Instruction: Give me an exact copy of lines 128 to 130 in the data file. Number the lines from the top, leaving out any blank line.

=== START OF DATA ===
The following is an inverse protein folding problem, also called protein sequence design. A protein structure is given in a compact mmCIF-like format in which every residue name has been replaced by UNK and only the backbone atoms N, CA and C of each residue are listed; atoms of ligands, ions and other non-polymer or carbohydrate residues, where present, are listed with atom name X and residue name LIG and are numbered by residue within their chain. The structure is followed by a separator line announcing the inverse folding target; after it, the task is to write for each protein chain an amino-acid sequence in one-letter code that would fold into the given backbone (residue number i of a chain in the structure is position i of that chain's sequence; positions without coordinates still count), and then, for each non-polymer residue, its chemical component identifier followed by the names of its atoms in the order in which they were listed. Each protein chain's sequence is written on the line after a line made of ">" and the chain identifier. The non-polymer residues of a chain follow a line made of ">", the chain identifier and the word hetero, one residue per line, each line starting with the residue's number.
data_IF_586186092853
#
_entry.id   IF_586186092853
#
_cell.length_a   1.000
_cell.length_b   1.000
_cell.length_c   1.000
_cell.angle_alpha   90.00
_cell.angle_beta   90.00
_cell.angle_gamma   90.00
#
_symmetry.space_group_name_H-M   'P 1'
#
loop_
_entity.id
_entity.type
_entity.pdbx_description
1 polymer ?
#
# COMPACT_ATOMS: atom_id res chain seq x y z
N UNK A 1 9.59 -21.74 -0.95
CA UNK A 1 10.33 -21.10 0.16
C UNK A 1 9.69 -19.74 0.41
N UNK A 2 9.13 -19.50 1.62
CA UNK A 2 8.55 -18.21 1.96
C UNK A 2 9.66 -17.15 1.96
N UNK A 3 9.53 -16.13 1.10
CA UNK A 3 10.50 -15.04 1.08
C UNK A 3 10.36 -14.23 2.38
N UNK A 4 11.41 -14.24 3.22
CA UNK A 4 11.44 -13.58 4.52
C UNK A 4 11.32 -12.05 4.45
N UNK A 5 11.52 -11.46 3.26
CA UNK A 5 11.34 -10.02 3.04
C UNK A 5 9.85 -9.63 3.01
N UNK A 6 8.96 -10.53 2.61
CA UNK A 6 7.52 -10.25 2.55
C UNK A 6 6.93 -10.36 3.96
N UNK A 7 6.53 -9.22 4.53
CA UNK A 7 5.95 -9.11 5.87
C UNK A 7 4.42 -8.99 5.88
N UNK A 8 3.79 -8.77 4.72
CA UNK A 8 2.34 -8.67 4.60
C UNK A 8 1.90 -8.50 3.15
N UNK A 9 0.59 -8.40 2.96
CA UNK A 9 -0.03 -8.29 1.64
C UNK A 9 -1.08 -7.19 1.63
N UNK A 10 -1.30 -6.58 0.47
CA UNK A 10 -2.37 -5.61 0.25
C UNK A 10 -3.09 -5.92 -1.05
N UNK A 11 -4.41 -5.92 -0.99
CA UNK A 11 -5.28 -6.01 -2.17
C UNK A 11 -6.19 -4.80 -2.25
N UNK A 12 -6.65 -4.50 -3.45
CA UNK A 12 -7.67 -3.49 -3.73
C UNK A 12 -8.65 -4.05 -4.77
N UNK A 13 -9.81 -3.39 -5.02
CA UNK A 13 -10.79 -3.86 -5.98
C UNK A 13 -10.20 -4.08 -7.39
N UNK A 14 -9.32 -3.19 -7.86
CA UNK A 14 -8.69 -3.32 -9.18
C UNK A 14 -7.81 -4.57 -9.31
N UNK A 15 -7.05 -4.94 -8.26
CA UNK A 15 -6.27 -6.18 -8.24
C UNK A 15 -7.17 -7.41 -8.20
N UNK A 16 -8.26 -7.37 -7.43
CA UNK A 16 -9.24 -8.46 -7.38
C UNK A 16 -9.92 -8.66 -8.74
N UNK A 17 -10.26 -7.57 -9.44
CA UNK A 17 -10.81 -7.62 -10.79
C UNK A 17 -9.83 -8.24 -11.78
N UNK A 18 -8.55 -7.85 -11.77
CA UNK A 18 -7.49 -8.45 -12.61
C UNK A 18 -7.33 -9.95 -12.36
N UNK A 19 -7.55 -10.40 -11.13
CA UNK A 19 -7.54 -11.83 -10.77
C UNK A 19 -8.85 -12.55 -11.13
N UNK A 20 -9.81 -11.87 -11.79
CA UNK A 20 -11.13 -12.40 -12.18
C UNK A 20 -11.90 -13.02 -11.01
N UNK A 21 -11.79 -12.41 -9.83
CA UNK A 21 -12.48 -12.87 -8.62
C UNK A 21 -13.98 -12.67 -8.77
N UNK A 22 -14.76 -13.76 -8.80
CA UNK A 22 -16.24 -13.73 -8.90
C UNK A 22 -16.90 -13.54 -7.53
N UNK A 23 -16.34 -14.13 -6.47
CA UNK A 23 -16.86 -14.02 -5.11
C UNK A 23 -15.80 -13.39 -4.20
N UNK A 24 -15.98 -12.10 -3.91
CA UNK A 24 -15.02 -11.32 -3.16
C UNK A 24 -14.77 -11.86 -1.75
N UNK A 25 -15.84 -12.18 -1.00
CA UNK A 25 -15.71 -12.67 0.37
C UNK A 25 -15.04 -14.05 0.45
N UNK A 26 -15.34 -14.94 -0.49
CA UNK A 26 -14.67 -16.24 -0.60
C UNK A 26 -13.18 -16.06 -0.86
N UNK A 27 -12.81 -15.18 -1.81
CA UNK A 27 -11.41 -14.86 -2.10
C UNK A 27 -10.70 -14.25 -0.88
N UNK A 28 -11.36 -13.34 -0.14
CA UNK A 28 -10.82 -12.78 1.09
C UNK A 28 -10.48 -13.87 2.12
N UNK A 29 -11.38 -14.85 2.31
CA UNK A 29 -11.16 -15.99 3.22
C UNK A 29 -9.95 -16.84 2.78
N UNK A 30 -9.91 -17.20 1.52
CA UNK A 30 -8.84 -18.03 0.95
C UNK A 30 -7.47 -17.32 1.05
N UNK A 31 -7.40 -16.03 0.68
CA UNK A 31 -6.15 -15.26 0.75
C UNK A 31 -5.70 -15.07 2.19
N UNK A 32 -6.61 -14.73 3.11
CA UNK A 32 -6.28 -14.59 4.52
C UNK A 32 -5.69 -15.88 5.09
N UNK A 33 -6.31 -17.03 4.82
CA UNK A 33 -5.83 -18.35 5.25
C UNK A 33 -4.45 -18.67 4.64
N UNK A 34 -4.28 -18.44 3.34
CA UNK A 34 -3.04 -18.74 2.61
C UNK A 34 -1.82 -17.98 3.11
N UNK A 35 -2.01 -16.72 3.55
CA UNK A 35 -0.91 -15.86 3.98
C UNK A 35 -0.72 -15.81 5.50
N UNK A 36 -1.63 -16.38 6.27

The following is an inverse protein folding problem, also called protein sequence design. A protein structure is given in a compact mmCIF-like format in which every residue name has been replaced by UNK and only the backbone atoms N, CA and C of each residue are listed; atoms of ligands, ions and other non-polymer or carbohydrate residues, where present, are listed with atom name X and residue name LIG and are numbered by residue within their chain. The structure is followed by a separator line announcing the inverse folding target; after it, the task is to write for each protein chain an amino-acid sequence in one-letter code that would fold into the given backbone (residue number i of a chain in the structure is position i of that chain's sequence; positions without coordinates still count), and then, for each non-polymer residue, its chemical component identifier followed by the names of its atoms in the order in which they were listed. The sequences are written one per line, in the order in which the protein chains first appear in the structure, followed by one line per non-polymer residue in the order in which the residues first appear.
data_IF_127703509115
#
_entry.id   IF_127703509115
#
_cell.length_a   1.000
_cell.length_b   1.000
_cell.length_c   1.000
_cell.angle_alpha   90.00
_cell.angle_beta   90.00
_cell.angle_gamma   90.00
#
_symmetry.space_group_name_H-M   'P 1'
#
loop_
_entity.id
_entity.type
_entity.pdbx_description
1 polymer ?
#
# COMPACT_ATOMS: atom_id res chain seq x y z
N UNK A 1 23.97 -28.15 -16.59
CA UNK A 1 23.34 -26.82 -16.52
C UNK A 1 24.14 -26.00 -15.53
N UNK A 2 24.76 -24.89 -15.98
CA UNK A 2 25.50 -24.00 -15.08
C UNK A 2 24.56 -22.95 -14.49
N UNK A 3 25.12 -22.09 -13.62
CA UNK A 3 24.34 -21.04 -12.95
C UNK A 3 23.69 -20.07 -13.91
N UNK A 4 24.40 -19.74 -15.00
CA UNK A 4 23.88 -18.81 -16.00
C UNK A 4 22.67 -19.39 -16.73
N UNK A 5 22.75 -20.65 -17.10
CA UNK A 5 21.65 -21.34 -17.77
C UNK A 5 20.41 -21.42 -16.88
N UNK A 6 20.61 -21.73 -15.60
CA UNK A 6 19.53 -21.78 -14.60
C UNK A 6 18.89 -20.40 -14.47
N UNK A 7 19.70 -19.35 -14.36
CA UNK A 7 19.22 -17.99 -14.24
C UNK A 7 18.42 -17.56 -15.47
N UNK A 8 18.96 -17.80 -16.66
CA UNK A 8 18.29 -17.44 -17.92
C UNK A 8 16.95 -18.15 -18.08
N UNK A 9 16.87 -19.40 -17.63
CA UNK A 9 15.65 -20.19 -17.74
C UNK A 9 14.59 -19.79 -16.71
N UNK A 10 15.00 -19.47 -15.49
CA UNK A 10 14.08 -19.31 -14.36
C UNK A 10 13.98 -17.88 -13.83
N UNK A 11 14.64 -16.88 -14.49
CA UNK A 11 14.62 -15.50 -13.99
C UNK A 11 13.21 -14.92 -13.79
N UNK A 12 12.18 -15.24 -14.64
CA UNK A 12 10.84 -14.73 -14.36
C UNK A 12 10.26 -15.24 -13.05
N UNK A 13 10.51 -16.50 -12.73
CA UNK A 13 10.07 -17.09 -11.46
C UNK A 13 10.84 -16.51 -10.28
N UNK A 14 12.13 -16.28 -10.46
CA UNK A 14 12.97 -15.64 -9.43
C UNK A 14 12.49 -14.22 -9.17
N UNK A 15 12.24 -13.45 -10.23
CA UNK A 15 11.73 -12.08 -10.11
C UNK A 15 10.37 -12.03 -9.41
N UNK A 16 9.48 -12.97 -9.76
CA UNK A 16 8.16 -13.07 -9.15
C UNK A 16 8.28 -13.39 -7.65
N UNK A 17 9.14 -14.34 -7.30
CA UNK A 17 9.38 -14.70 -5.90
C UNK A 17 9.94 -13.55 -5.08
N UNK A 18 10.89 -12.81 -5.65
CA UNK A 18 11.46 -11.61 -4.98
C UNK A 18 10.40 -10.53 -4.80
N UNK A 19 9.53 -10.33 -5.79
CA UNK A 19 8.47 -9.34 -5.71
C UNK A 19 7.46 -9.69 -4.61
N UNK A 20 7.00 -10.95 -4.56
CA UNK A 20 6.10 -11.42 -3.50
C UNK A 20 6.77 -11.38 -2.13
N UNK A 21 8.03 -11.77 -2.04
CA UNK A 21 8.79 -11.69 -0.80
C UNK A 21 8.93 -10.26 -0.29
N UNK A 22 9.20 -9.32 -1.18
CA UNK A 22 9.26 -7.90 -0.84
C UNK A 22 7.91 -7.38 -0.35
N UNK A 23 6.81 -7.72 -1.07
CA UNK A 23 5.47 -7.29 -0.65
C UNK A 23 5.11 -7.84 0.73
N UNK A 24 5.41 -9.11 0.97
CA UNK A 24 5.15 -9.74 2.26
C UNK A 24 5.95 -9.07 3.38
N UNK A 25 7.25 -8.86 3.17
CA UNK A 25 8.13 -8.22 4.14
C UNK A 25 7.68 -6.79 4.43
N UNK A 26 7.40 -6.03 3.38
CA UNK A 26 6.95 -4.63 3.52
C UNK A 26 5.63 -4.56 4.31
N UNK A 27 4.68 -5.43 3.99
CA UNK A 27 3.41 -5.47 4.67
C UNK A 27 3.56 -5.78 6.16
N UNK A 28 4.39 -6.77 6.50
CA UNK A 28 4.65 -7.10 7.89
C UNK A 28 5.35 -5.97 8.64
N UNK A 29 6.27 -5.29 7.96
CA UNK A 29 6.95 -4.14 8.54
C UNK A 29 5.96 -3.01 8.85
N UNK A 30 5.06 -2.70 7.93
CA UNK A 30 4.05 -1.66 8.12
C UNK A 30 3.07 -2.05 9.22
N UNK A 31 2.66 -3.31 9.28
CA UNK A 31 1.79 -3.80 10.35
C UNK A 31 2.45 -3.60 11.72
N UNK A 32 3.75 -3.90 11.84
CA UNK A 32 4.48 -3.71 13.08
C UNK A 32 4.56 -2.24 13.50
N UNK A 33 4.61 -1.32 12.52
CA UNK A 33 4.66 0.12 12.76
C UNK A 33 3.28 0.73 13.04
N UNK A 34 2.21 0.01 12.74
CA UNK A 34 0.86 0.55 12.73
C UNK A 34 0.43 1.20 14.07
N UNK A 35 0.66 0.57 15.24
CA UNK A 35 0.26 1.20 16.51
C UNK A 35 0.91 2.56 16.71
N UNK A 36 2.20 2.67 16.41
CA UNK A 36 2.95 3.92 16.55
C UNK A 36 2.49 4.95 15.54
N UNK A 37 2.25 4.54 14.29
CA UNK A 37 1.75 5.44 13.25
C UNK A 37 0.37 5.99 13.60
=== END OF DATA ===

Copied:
The following is an inverse protein folding problem, also called protein sequence design. A protein structure is given in a compact mmCIF-like format in which every residue name has been replaced by UNK and only the backbone atoms N, CA and C of each residue are listed; atoms of ligands, ions and other non-polymer or carbohydrate residues, where present, are listed with atom name X and residue name LIG and are numbered by residue within their chain. The structure is followed by a separator line announcing the inverse folding target; after it, the task is to write for each protein chain an amino-acid sequence in one-letter code that would fold into the given backbone (residue number i of a chain in the structure is position i of that chain's sequence; positions without coordinates still count), and then, for each non-polymer residue, its chemical component identifier followed by the names of its atoms in the order in which they were listed. The sequences are written one per line, in the order in which the protein chains first appear in the structure, followed by one line per non-polymer residue in the order in which the residues first appear.
data_IF_127703509115
#